What humanity learned from the first-ever image of a black hole

This is the first

Black hole seen for first time in image showing matter being sucked into timeless oblivion

As stunning and ground-breaking as it is, the EHT project is not just about taking on a challenge.

A scene from "Interstellar" was thought to be the most realistic movie depiction ever of a black hole.

To cut a long story short: Einstein was right.

So, to achieve this, a global network of eight ground-based telescopes called the Event Horizon Telescope project banded together to create one large telescope, designed to collect light data from the black hole. Against the black backdrop of the inky beyond, capturing one is a near impossible task.

We get this partial information. Not only are they able to emit huge jets of plasma, but their vast gravity pulls in streams of matter into its core. And when the German physicist Karl Schwarzschild wrote to him that year to raise the possibility of black holes and calculating the radius of their event horizons, Einstein initially dismissed black holes as a mathematical anomalies. And a quick glance will show you that it doesn't look anything like Gargantua, the black hole in the movie Interstellar.

Katie's method of processing the raw data was instrumental in creating the first ever black hole image.

'Congrats to the scientists from the Event Horizon Telescope team, on finding that Soundgarden album we shot into space back in '94, ' one fan quipped.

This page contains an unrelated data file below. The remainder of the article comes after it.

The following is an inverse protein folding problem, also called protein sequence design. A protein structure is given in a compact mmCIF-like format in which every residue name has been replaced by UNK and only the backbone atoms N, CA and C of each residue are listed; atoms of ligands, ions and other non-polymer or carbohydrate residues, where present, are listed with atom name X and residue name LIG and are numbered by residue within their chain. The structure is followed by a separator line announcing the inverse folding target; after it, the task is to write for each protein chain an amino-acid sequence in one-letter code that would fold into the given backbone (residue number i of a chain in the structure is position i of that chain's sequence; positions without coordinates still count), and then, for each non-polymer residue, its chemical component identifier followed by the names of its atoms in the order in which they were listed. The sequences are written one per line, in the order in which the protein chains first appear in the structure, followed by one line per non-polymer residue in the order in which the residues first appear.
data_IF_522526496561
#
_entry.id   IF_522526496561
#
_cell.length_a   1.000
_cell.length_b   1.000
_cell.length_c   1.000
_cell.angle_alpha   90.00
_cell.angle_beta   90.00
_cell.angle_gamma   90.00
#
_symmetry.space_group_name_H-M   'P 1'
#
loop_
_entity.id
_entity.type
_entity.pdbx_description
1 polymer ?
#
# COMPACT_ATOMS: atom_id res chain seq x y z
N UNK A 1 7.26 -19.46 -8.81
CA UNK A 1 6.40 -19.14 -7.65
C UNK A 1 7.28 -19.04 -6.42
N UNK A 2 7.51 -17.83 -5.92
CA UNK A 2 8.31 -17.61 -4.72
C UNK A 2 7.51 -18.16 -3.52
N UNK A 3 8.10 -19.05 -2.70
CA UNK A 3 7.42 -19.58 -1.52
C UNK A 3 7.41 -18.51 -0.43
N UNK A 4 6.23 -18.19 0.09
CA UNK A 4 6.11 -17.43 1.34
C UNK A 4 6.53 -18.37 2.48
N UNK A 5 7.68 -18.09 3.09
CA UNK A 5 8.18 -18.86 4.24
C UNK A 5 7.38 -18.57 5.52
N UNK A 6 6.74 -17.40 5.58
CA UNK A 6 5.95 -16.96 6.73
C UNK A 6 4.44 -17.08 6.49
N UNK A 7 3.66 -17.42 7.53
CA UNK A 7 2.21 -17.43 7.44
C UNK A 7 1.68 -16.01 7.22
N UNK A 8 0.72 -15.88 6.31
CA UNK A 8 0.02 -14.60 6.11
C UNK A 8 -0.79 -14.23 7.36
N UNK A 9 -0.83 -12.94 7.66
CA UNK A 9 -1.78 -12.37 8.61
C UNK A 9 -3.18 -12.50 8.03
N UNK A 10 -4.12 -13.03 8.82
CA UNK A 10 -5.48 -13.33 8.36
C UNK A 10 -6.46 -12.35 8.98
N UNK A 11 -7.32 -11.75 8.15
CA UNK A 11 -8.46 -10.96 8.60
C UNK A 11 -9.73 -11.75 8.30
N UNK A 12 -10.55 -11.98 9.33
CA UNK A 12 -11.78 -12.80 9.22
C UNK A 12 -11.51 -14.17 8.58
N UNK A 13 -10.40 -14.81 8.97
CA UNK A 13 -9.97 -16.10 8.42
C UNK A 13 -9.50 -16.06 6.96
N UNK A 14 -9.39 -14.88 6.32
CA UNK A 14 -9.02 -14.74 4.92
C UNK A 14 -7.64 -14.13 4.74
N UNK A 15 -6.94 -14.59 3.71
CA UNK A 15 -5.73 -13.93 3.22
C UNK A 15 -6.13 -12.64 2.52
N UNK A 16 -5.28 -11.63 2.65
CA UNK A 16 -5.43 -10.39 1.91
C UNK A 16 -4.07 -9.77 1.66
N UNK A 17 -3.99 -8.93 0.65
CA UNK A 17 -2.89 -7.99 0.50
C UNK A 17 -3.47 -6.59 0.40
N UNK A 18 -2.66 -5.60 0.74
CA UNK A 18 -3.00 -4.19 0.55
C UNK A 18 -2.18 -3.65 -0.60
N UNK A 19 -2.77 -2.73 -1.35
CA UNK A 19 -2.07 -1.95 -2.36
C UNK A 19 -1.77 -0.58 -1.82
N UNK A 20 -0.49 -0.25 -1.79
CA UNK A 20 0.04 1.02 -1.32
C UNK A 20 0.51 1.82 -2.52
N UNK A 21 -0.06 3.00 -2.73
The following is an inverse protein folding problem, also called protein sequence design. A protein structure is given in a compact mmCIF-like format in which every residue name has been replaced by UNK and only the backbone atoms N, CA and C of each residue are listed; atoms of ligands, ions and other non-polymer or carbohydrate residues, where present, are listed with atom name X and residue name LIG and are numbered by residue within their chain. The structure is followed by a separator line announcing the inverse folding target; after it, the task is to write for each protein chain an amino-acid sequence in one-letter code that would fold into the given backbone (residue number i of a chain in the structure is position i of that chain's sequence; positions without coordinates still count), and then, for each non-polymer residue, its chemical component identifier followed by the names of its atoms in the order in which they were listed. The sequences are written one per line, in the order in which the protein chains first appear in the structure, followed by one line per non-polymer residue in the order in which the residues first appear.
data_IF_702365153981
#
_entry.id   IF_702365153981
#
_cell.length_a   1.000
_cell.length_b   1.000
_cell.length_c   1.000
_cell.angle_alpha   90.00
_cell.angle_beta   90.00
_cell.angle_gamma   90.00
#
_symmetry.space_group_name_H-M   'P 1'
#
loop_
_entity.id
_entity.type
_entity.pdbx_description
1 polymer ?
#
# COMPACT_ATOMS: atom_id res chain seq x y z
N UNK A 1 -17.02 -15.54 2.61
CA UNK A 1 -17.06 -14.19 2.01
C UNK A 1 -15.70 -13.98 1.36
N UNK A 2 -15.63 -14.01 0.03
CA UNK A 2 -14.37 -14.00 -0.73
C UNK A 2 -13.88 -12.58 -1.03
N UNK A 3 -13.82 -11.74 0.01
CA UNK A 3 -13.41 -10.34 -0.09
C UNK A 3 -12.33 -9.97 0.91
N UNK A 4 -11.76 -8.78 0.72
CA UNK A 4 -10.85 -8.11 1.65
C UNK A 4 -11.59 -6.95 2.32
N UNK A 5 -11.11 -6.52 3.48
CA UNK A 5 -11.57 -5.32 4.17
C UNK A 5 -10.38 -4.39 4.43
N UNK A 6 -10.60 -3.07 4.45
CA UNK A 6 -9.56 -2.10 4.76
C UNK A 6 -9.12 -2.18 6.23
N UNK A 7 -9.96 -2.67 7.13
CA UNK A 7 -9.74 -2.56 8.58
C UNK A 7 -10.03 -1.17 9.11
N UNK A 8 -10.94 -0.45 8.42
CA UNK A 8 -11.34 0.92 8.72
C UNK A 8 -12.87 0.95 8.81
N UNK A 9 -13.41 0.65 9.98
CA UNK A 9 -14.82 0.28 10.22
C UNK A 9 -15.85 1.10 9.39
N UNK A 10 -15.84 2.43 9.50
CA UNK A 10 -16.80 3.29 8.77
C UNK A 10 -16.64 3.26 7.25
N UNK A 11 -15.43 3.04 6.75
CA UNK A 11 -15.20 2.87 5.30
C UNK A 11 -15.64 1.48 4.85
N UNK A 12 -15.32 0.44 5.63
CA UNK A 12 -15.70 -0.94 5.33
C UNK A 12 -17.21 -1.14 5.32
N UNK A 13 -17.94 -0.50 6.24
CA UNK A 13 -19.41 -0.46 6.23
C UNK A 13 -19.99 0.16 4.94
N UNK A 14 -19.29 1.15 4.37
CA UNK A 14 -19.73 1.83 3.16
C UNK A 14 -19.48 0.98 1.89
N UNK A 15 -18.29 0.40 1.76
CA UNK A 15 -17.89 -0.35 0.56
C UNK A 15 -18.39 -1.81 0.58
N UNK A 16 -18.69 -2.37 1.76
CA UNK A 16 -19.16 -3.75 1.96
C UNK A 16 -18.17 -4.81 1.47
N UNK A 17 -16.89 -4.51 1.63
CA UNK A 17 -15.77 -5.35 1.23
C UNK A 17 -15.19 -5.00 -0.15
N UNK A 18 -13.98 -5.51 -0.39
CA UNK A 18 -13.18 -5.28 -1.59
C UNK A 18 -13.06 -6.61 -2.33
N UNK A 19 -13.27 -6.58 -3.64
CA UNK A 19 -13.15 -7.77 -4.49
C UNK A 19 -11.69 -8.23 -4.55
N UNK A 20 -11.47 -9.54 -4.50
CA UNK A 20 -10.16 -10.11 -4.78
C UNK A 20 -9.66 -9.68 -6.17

Haystack also received disks with recorded data from those observatories and processed them in a supercomputer.

The black hole from the galaxy Messier 87 got the meme treatment here on Earth shortly after its internet debut.

It has been nearly a century since Albert Einstein first made the historic prediction of the existence of black holes in his theory of gravity. As noted by the EHT team, it is like being in NY and trying to count the dimples on a golf ball in Los Angeles, or imaging an orange on the moon.

To photograph something so impossibly far away, the team needed a telescope as big as the Earth itself.

The data collected was equivalent to a lifetime collection of selfies from 40,000 people, said discovery team member Daniel Marrone of the University of Arizona. That isn't a single instrument but rather a collection of seven radio telescopes from around the world.

Yet many on Twitter couldn't help but see their favorite ring-shaped food in the image. In one photo from the BBC, Bouman is standing next to a table stacked with hard drives of data.

It sounds odd to keep saying Einstein is right, but every time his general relativity theory is confirmed, "we kill a cloud of alternative theories" and gain better understanding how to create an even more comprehensive theory of physics, said Ethan Vishniac of Johns Hopkins University. Here, Einstein's theory predicted the observations from M87 with unerring accuracy, and is seemingly the correct description of the nature of space, time, and gravity.

Perhaps most notably, the Interstellar black hole has a thin streak of matter around its centre, which M87's black hole seems to lack.

Nolan did take some artistic licence with the appearance of the film's black hole, as we've previously explained, including things like lens flare.

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